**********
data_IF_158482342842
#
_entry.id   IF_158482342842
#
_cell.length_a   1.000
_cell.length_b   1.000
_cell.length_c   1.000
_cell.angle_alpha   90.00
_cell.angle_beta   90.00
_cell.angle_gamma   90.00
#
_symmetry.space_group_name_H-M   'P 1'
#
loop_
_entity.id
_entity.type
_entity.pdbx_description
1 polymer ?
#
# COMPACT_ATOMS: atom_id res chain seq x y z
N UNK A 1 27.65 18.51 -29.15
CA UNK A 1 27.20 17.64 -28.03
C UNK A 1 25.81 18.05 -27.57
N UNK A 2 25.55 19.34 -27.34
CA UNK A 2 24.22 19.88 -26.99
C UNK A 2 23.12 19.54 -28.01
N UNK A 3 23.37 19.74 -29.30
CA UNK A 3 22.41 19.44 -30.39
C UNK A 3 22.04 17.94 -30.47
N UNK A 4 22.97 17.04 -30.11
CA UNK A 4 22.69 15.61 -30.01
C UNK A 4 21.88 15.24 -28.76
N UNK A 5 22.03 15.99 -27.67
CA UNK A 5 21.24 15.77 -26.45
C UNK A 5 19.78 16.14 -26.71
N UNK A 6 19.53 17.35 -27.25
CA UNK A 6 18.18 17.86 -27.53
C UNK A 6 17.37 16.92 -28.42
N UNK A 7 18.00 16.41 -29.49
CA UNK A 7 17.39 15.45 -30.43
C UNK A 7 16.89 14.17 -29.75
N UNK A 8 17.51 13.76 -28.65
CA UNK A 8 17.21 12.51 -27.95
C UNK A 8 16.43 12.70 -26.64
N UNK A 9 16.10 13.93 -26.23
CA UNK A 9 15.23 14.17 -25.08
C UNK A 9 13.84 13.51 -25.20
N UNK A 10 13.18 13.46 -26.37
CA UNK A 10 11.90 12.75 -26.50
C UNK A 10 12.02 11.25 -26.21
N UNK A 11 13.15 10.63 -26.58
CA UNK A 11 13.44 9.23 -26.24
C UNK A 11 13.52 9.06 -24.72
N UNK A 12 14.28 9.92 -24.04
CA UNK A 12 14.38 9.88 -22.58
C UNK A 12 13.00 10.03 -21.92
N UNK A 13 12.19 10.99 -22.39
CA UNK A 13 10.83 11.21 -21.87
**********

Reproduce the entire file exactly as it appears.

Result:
data_IF_158482342842
#
_entry.id   IF_158482342842
#
_cell.length_a   1.000
_cell.length_b   1.000
_cell.length_c   1.000
_cell.angle_alpha   90.00
_cell.angle_beta   90.00
_cell.angle_gamma   90.00
#
_symmetry.space_group_name_H-M   'P 1'
#
loop_
_entity.id
_entity.type
_entity.pdbx_description
1 polymer ?
#
# COMPACT_ATOMS: atom_id res chain seq x y z
N UNK A 1 27.65 18.51 -29.15
CA UNK A 1 27.20 17.64 -28.03
C UNK A 1 25.81 18.05 -27.57
N UNK A 2 25.55 19.34 -27.34
CA UNK A 2 24.22 19.88 -26.99
C UNK A 2 23.12 19.54 -28.01
N UNK A 3 23.37 19.74 -29.30
CA UNK A 3 22.41 19.44 -30.39
C UNK A 3 22.04 17.94 -30.47
N UNK A 4 22.97 17.04 -30.11
CA UNK A 4 22.69 15.61 -30.01
C UNK A 4 21.88 15.24 -28.76
N UNK A 5 22.03 15.99 -27.67
CA UNK A 5 21.24 15.77 -26.45
C UNK A 5 19.78 16.14 -26.71
N UNK A 6 19.53 17.35 -27.25
CA UNK A 6 18.18 17.86 -27.53
C UNK A 6 17.37 16.92 -28.42
N UNK A 7 18.00 16.41 -29.49
CA UNK A 7 17.39 15.45 -30.43
C UNK A 7 16.89 14.17 -29.75
N UNK A 8 17.51 13.76 -28.65
CA UNK A 8 17.21 12.51 -27.95
C UNK A 8 16.43 12.70 -26.64
N UNK A 9 16.10 13.93 -26.23
CA UNK A 9 15.23 14.17 -25.08
C UNK A 9 13.84 13.51 -25.20
N UNK A 10 13.18 13.46 -26.37
CA UNK A 10 11.90 12.75 -26.50
C UNK A 10 12.02 11.25 -26.21
N UNK A 11 13.15 10.63 -26.58
CA UNK A 11 13.44 9.23 -26.24
C UNK A 11 13.52 9.06 -24.72
N UNK A 12 14.28 9.92 -24.04
CA UNK A 12 14.38 9.88 -22.58
C UNK A 12 13.00 10.03 -21.92
N UNK A 13 12.19 10.99 -22.39
CA UNK A 13 10.83 11.21 -21.87